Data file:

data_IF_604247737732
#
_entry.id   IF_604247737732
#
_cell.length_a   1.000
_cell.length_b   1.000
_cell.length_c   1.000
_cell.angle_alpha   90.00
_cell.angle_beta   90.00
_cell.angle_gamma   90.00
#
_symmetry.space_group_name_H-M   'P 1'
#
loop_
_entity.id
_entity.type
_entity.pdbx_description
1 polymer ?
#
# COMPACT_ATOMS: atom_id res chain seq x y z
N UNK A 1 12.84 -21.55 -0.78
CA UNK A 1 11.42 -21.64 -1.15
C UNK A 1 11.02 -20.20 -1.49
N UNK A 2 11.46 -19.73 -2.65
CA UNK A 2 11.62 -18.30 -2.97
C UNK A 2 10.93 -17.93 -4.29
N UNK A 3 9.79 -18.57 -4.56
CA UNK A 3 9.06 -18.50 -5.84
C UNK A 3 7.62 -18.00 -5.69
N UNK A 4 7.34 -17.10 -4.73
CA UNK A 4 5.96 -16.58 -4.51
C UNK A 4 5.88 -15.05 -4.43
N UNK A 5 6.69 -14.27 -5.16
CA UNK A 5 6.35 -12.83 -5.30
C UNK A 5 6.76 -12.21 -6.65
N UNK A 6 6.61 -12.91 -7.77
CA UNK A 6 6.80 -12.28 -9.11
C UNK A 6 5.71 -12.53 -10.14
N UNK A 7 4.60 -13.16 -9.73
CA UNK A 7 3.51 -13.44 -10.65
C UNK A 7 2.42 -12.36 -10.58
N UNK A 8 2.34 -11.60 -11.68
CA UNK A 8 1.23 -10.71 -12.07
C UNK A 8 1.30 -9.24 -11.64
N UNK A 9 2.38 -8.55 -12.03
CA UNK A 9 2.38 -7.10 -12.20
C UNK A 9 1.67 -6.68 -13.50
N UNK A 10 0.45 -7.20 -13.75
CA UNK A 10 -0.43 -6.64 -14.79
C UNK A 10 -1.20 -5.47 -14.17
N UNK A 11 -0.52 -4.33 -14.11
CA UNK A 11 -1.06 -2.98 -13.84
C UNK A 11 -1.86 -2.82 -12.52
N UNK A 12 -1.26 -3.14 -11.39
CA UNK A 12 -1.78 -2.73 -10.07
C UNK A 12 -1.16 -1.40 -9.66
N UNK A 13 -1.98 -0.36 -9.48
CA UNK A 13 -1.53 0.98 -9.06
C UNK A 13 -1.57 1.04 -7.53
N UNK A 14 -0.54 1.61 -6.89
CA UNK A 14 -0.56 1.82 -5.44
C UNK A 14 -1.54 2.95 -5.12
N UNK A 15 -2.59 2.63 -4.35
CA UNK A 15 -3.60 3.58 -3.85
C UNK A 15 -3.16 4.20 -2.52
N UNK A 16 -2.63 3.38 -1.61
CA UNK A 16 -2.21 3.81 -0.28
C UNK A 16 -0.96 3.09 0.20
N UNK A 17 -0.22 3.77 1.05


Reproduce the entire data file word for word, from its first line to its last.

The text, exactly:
data_IF_604247737732
#
_entry.id   IF_604247737732
#
_cell.length_a   1.000
_cell.length_b   1.000
_cell.length_c   1.000
_cell.angle_alpha   90.00
_cell.angle_beta   90.00
_cell.angle_gamma   90.00
#
_symmetry.space_group_name_H-M   'P 1'
#
loop_
_entity.id
_entity.type
_entity.pdbx_description
1 polymer ?
#
# COMPACT_ATOMS: atom_id res chain seq x y z
N UNK A 1 12.84 -21.55 -0.78
CA UNK A 1 11.42 -21.64 -1.15
C UNK A 1 11.02 -20.20 -1.49
N UNK A 2 11.46 -19.73 -2.65
CA UNK A 2 11.62 -18.30 -2.97
C UNK A 2 10.93 -17.93 -4.29
N UNK A 3 9.79 -18.57 -4.56
CA UNK A 3 9.06 -18.50 -5.84
C UNK A 3 7.62 -18.00 -5.69
N UNK A 4 7.34 -17.10 -4.73
CA UNK A 4 5.96 -16.58 -4.51
C UNK A 4 5.88 -15.05 -4.43
N UNK A 5 6.69 -14.27 -5.16
CA UNK A 5 6.35 -12.83 -5.30
C UNK A 5 6.76 -12.21 -6.65
N UNK A 6 6.61 -12.91 -7.77
CA UNK A 6 6.80 -12.28 -9.11
C UNK A 6 5.71 -12.53 -10.14
N UNK A 7 4.60 -13.16 -9.73
CA UNK A 7 3.51 -13.44 -10.65
C UNK A 7 2.42 -12.36 -10.58
N UNK A 8 2.34 -11.60 -11.68
CA UNK A 8 1.23 -10.71 -12.07
C UNK A 8 1.30 -9.24 -11.64
N UNK A 9 2.38 -8.55 -12.03
CA UNK A 9 2.38 -7.10 -12.20
C UNK A 9 1.67 -6.68 -13.50
N UNK A 10 0.45 -7.20 -13.75
CA UNK A 10 -0.43 -6.64 -14.79
C UNK A 10 -1.20 -5.47 -14.17
N UNK A 11 -0.52 -4.33 -14.11
CA UNK A 11 -1.06 -2.98 -13.84
C UNK A 11 -1.86 -2.82 -12.52
N UNK A 12 -1.26 -3.14 -11.39
CA UNK A 12 -1.78 -2.73 -10.07
C UNK A 12 -1.16 -1.40 -9.66
N UNK A 13 -1.98 -0.36 -9.48
CA UNK A 13 -1.53 0.98 -9.06
C UNK A 13 -1.57 1.04 -7.53
N UNK A 14 -0.54 1.61 -6.89
CA UNK A 14 -0.56 1.82 -5.44
C UNK A 14 -1.54 2.95 -5.12
N UNK A 15 -2.59 2.63 -4.35
CA UNK A 15 -3.60 3.58 -3.85
C UNK A 15 -3.16 4.20 -2.52
N UNK A 16 -2.63 3.38 -1.61
CA UNK A 16 -2.21 3.81 -0.28
C UNK A 16 -0.96 3.09 0.20
N UNK A 17 -0.22 3.77 1.05